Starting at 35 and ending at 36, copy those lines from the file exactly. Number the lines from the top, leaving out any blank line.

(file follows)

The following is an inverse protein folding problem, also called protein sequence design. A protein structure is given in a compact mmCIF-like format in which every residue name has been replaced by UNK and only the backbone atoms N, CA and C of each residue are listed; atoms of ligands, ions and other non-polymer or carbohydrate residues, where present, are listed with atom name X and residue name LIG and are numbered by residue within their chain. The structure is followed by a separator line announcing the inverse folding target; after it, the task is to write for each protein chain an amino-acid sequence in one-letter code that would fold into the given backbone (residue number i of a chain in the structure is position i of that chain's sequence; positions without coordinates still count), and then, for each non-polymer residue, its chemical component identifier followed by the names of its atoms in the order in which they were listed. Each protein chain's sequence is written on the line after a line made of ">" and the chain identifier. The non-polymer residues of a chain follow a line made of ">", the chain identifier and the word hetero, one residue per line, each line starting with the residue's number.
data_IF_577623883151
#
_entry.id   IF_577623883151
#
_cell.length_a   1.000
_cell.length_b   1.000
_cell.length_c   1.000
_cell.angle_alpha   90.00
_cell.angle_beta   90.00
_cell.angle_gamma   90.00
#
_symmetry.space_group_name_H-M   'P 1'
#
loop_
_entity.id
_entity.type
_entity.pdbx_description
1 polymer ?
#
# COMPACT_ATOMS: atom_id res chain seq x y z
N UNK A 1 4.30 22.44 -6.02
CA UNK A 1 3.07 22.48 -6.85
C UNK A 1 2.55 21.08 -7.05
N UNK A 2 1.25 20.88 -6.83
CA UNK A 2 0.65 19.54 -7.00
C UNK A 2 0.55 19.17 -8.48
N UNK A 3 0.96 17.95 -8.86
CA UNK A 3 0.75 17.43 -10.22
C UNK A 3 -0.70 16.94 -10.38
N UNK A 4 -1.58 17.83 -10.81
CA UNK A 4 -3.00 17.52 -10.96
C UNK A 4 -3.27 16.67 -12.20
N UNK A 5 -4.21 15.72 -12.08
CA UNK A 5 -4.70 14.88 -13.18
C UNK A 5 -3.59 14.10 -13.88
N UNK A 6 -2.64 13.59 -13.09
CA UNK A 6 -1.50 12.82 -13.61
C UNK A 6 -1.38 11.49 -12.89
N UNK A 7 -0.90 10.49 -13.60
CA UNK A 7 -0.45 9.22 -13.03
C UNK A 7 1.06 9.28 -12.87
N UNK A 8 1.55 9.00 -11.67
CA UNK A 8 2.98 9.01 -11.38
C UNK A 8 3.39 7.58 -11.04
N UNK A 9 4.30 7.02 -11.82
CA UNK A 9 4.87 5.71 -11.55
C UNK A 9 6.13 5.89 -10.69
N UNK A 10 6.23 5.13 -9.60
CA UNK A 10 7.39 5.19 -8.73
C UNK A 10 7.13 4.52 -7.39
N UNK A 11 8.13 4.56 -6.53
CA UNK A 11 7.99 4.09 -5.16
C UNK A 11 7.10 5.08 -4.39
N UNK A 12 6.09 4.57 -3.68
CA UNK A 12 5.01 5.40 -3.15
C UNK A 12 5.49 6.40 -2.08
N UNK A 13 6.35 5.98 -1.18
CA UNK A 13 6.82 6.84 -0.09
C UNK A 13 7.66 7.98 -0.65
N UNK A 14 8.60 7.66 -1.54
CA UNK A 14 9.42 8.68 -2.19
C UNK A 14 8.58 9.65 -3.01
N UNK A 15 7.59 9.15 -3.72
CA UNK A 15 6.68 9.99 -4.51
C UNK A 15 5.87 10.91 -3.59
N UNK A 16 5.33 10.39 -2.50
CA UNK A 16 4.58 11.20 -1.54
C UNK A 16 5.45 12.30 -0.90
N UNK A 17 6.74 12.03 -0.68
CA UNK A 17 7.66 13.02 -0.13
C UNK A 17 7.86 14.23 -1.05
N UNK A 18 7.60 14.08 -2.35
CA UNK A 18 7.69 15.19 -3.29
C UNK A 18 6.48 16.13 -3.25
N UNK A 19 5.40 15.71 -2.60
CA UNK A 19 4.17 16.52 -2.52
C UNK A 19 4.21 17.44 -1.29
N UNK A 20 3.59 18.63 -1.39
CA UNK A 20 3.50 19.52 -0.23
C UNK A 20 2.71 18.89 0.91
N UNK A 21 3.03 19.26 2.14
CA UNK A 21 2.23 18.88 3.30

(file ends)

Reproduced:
CA UNK A 5 -4.70 14.88 -13.18
C UNK A 5 -3.59 14.10 -13.88